6 Types Of Stressful Clients and How You Can Handle Them
From time to time, we all deal with clients who are a tad challenging to work with. The thing with those kinds of clients is, if you know how to handle them, your relationship with them will be seamless. In fact, you'll find tips on how to deal with them in this blogpost.
We're not talking about those kinds of clients today though. We're talking about actual nightmare clients. The ones who cause your blood pressure rise when you have dealings with them.
You can't make those kinds of clients go away completely, unfortunately, but you can learn to identify who is likely to turn out to be a nightmare client even before you sign them on. Whether you decide to work with them or not, will then be a choice you can make.
In this post, we’ll explore 6 common client scenarios faced by freelancers and how to deal with them
Scenario 1: The client who has no respect for boundaries
I think this is the most common freelancer scenario. Clients who call outside business hours, clients who keep trying to expand your scope of work but don't want to pay for the additional work. The ones who spring things on you last minute.
Every now and then, you might find it necessary to accommodate additional requests from your longtime clients, especially the ones who are your main sources of income. You'll even find that these clients reward your extra effort with their loyalty as well as referrals. This is perfectly acceptable and I’m not referring to those.
The weird thing is, the cheap clients who don’t want to pay what you’re worth that are the most likely to keep asking for more and more.
The best safeguard is to have a contract or terms of service in place for every client. It must be signed and agreed to before you start work. It doesn’t have to be complicated. But it should clearly spell out what the client should expect from you and vice versa. If your a client wants more than they’ve paid for, politely tell them it’s not covered in their contract, but you’d be happy to handle it for x amount. If you accommodate them once, they’ll keep asking for more so best not to even start.
Scenario 2: The client who doesn’t want to sign a contract
I once had a job where my employer kept finding excuses for not giving me an employment offer letter for over three months. You see, it was my first gig out of school, and I was so excited to have found a job, I overlooked this minor detail.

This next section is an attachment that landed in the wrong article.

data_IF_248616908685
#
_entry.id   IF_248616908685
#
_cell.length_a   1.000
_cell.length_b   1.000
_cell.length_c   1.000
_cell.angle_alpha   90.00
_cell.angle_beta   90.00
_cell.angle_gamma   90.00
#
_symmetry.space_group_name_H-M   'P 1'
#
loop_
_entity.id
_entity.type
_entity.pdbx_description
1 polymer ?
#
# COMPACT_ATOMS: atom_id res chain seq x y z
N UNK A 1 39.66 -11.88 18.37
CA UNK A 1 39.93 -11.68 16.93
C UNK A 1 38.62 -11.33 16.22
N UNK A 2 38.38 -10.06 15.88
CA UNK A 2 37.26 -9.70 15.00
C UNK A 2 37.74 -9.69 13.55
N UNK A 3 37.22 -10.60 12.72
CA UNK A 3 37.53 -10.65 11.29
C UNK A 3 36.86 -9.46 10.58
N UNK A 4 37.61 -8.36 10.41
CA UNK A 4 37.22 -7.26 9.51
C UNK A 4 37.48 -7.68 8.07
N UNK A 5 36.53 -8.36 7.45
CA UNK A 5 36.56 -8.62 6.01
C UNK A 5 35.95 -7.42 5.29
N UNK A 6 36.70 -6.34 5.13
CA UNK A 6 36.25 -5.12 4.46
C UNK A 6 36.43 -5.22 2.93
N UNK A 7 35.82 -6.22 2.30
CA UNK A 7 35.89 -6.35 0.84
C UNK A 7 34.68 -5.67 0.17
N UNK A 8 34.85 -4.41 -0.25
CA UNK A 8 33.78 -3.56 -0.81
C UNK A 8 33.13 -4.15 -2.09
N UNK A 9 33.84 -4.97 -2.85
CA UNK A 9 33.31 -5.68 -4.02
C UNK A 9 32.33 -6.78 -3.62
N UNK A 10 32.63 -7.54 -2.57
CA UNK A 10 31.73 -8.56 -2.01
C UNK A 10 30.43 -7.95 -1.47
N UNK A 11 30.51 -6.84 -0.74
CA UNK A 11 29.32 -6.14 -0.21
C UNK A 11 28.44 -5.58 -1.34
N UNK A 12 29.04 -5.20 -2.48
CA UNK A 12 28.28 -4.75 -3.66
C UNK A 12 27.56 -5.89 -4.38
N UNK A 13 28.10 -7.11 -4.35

As can be expected, I never got paid on time or in full. All we had was a verbal agreement and it was never honoured by my employer.
I think the moral of my story is that anyone who refuses to sign a contract or agreement doesn’t plan on being forthright, and it is never a good idea to work with that type of person. These types are best avoided.
Scenario 3: The client who can’t clearly articulate what they want
You know the ones who aren’t exactly sure of what they want - whether it is a logo or website - , but say they’ll know it when they see it? That my friend, is a recipe for time wasting and frustration, because you'll keep going back and forth with no end in sight. They might even tell you to do what you think is best, but each time you submit something, they have a million and one reasons why they don't like it?
I don’t expect a client to know all the ins an out of what you do if that’s not their area of expertise, but they can at least show you samples of what they want. Depending on what is standard practice in your industry, you might find it helpful to have them show you samples of what they like, then tell you what features in particular appeal to them. You could also have a few leading questions on a questionnaire for them to fill, so you get a sense of what they want.
Scenario 4: The client who has no respect for your expertise
A graphic designer friend of mine once had an angry client tell him ‘’your job doesn’t even require any intelligence!’’
You’ve probably had similar sentiments expressed to you, along the lines of: ''It shouldn’t take long to do, just a few clicks of your mouse''. Or ''why does your service cost so much? I could get it elsewhere for way cheaper''. My personal favorite is ''I can even do it myself, i just don't have the time''
Not only is this disrespectful, it is almost always a clear sign of a problem client, and trying to convince them of your worth is almost always a waste of time.
I've found that it is best to ignore their disrespectful jabs, stick to your price/timelines, state your terms of service clearly and ensure you do a solid, professional job.
Scenario 5: The client who give you tests to complete
These types of clients are the reason why you should always have your portfolio and feedback from satisfied clients, ready to go. If anyone wants to see what you can do show them what you've done in the past. If you must complete a test, then it should be something simple, not too elaborate. Anyone who wants more is looking for free labor 9.9 out of 10 time, and free work does not put food on the table.
Scenario 6: The complainers and nitpickers.
You can almost always tell who will be a wahala client from your initial interactions with them. From the kind of questions they ask and the expectations they have, you’ll be able to tell who is likely to message you at 11pm to complain about one insignificant detail.
Should you choose to engage, your sanity and well-being will suffer with these kinds of clients if you don't make your terms of service crystal clear and adhere strictly to them. For instance, you could state that only three revisions will be entertained, and any additional revisions come at a cost.
The freelance life can be tough but knowing how to identify and handle challenging clients is really half the battle!